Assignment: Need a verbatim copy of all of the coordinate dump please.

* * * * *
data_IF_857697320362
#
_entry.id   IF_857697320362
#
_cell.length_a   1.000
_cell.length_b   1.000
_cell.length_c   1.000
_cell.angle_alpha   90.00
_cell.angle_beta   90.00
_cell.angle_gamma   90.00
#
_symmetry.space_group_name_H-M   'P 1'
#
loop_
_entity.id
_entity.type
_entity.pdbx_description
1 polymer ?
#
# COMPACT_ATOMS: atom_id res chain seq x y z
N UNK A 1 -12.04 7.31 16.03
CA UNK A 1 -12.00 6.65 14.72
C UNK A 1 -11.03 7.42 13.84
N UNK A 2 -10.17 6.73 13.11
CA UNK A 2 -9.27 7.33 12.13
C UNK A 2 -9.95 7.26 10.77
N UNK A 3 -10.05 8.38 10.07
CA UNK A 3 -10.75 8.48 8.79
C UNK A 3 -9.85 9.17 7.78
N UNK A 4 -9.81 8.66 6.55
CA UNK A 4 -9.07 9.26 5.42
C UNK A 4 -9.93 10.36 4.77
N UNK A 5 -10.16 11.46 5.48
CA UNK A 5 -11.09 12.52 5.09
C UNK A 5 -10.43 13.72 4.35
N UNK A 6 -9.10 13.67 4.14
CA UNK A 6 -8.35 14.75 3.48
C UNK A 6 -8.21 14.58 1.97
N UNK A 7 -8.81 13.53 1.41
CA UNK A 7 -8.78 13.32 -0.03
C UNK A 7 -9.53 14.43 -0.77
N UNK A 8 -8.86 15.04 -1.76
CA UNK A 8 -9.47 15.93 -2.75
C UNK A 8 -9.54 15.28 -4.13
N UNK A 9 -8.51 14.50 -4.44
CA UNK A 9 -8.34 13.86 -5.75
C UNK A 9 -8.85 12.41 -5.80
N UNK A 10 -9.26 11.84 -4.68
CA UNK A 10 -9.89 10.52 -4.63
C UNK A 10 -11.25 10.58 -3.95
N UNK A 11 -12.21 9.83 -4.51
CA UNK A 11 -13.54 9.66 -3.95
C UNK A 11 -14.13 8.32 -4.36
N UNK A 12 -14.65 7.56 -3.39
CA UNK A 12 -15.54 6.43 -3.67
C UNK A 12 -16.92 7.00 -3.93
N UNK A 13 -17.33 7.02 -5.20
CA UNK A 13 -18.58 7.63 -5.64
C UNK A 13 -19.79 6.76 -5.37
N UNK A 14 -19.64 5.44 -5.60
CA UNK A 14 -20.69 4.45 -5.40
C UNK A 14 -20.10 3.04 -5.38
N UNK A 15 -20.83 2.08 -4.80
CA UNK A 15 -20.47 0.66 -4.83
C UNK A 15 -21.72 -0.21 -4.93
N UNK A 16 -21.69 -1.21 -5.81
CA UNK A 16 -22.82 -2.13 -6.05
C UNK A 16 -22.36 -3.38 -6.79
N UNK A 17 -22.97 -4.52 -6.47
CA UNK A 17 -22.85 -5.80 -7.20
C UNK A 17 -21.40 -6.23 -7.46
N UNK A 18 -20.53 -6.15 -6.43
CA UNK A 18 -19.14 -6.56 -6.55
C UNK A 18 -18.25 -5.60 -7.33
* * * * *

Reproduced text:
data_IF_857697320362
#
_entry.id   IF_857697320362
#
_cell.length_a   1.000
_cell.length_b   1.000
_cell.length_c   1.000
_cell.angle_alpha   90.00
_cell.angle_beta   90.00
_cell.angle_gamma   90.00
#
_symmetry.space_group_name_H-M   'P 1'
#
loop_
_entity.id
_entity.type
_entity.pdbx_description
1 polymer ?
#
# COMPACT_ATOMS: atom_id res chain seq x y z
N UNK A 1 -12.04 7.31 16.03
CA UNK A 1 -12.00 6.65 14.72
C UNK A 1 -11.03 7.42 13.84
N UNK A 2 -10.17 6.73 13.11
CA UNK A 2 -9.27 7.33 12.13
C UNK A 2 -9.95 7.26 10.77
N UNK A 3 -10.05 8.38 10.07
CA UNK A 3 -10.75 8.48 8.79
C UNK A 3 -9.85 9.17 7.78
N UNK A 4 -9.81 8.66 6.55
CA UNK A 4 -9.07 9.26 5.42
C UNK A 4 -9.93 10.36 4.77
N UNK A 5 -10.16 11.46 5.48
CA UNK A 5 -11.09 12.52 5.09
C UNK A 5 -10.43 13.72 4.35
N UNK A 6 -9.10 13.67 4.14
CA UNK A 6 -8.35 14.75 3.48
C UNK A 6 -8.21 14.58 1.97
N UNK A 7 -8.81 13.53 1.41
CA UNK A 7 -8.78 13.32 -0.03
C UNK A 7 -9.53 14.43 -0.77
N UNK A 8 -8.86 15.04 -1.76
CA UNK A 8 -9.47 15.93 -2.75
C UNK A 8 -9.54 15.28 -4.13
N UNK A 9 -8.51 14.50 -4.44
CA UNK A 9 -8.34 13.86 -5.75
C UNK A 9 -8.85 12.41 -5.80
N UNK A 10 -9.26 11.84 -4.68
CA UNK A 10 -9.89 10.52 -4.63
C UNK A 10 -11.25 10.58 -3.95
N UNK A 11 -12.21 9.83 -4.51
CA UNK A 11 -13.54 9.66 -3.95
C UNK A 11 -14.13 8.32 -4.36
N UNK A 12 -14.65 7.56 -3.39
CA UNK A 12 -15.54 6.43 -3.67
C UNK A 12 -16.92 7.00 -3.93
N UNK A 13 -17.33 7.02 -5.20
CA UNK A 13 -18.58 7.63 -5.64
C UNK A 13 -19.79 6.76 -5.37
N UNK A 14 -19.64 5.44 -5.60
CA UNK A 14 -20.69 4.45 -5.40
C UNK A 14 -20.10 3.04 -5.38
N UNK A 15 -20.83 2.08 -4.80
CA UNK A 15 -20.47 0.66 -4.83
C UNK A 15 -21.72 -0.21 -4.93
N UNK A 16 -21.69 -1.21 -5.81
CA UNK A 16 -22.82 -2.13 -6.05
C UNK A 16 -22.36 -3.38 -6.79
N UNK A 17 -22.97 -4.52 -6.47
CA UNK A 17 -22.85 -5.80 -7.20
C UNK A 17 -21.40 -6.23 -7.46
N UNK A 18 -20.53 -6.15 -6.43
CA UNK A 18 -19.14 -6.56 -6.55
C UNK A 18 -18.25 -5.60 -7.33